1. Antifeminism tries to update Islamic Orthodoxy (gender equality vs. divine creation)
  2. Norm-breaking (gender difference vs. gender complementarity: political Islamism tries to break norms that have settled around gender difference and replace them with gender complementarity, which it upholds as a value.)
  3. Form-giving (Islamic morality vs. “Barbarian Men.” Regarding the policies of violence against women, for example, they argue that the solution is not to punish the aggressors, but neither do they hold them accountable. On the contrary, they say they will teach the aggressors to be good men, husbands, and fathers. Their narrative revolves around constructing a respectable male citizen.)

A number of different questions can be posed to interrogate the complex links between Islamism, fascism, and antifeminism and what shapes they take in the current scenario. 

These issues cut across many contexts in the Global South, as well as some European countries, such as Poland. The situation in Poland demonstrates the extent to which religious neoconservatism and the political right function as an anti-democratic front. Panelist Ewa Majewska showed what this has meant for feminism, women’s movements, and sexual dissidence. The strategies of the feminist movement in Poland and internationally (the Women’s Strike and the anti-racist protests) are forms of weak resistance which challenge the patriarchal notions of political agency. 

Emancipatory counter-strategies are essential for thinking politically about authoritarianism and neoconservatism. Small, everyday acts of resistance (like those Ewa Majewska mentioned, such as posting a selfie online or wearing black) are the first steps towards political engagement for those who have never participated in politics. The 2016 feminist protests in Poland were a global benchmark which showed how powerful the diverse forms of politics can be. It was a new “distribution of the sensible,” as Jacques Ranciere would have it.

All of these forms of protest are extremely important and shift our conception of political agency away from established notions that developed according to male socialization, and towards new ways of non-heroic, ordinary resistance, which includes weak strategies of sustainability, resilience, and resistance, and which allow for the care and affective labor to remain embedded in social life. Ewa Majewska stressed that this unheroic conceptualization of resistance and struggle is particularly useful in the time of war when military action occupies all attention, stressed. It is essential to relocate the politics of reproductive labor and thus reassess the positions classified as “private,” “intimate,” and thus “apolitical,” even though feminists know that they are not.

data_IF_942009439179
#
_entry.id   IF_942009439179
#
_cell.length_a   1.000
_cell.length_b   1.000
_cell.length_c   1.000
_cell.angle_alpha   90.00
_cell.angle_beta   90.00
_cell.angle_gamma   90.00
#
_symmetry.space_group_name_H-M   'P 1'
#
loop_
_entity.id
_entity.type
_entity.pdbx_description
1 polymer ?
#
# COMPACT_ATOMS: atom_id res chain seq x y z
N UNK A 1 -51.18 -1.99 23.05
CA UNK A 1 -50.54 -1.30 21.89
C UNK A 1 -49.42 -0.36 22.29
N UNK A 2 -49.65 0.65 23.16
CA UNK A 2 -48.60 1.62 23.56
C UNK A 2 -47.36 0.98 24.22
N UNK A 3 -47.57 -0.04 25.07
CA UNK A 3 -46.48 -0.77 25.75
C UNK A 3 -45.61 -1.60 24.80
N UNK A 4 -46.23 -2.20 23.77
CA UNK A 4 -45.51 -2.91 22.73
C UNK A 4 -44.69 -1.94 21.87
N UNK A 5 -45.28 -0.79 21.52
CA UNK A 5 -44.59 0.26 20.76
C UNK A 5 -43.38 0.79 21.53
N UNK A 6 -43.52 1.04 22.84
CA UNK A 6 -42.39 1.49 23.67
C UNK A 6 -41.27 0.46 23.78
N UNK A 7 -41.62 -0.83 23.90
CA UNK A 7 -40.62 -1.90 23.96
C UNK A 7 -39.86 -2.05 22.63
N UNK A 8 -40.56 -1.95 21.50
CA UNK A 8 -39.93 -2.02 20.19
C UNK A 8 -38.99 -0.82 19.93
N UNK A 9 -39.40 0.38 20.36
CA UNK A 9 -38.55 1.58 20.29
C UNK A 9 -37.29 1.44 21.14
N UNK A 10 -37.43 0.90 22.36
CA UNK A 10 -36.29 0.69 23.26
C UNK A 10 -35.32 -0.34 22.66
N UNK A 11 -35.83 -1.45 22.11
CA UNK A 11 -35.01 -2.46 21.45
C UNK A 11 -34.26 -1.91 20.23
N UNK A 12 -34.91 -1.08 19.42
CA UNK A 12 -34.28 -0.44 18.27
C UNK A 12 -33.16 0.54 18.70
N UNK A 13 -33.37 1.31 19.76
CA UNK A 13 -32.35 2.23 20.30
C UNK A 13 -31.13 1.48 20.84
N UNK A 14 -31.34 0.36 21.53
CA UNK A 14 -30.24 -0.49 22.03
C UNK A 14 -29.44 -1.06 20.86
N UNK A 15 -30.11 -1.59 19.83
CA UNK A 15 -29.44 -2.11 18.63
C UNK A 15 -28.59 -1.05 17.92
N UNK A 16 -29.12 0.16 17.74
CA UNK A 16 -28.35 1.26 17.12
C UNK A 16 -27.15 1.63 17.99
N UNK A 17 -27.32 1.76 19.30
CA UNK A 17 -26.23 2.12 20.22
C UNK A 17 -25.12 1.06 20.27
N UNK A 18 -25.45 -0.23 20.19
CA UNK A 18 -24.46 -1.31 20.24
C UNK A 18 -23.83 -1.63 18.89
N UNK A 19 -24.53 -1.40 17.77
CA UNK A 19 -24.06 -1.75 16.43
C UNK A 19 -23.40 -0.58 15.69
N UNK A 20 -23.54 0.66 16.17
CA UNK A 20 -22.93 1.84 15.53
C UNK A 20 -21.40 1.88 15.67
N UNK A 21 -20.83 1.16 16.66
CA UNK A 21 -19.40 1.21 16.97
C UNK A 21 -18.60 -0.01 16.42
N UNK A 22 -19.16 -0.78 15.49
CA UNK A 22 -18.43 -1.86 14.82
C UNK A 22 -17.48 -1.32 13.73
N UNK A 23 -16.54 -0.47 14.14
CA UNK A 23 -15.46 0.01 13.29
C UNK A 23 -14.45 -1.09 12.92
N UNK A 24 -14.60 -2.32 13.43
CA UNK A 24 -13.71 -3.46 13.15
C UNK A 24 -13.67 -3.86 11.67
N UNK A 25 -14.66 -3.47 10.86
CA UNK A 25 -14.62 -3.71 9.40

Altogether, the debates raised in this panel allow us to observe urgent political questions and reach a consensus on our collective analysis. One of the most important lessons is that it is no longer possible to treat feminism and queer politics as marginal political issues, since one of the core projects of fascist and right-wing agendas is to fight against the rights of women and LGTBIQ people. All political analysis and action must begin from the realization that feminism is central to today’s anti-fascism. It is not only impossible to neglect gender issues, sexuality, reproductive justice, and labour in antifascist theory and practice; we need to perceive them as the core of today’s politics. As Ewa Majewska stated, this means anti-fascism is and needs to be feminist today.

This set of analyses, including making the link between the political right, authoritarianism, fascism, and religious neoconservatism visible, and identifying the genealogy of these links, allows us to analyze what Wendy Brown has called the processes of de-democratization. It also allows us to think about geopolitical and global processes. Finally, it will enable us to affirm, as was done in #CAPS2022, that anti-authoritarian, anti-neoliberal, and anti-fascist politics must also be anti-neoconservative.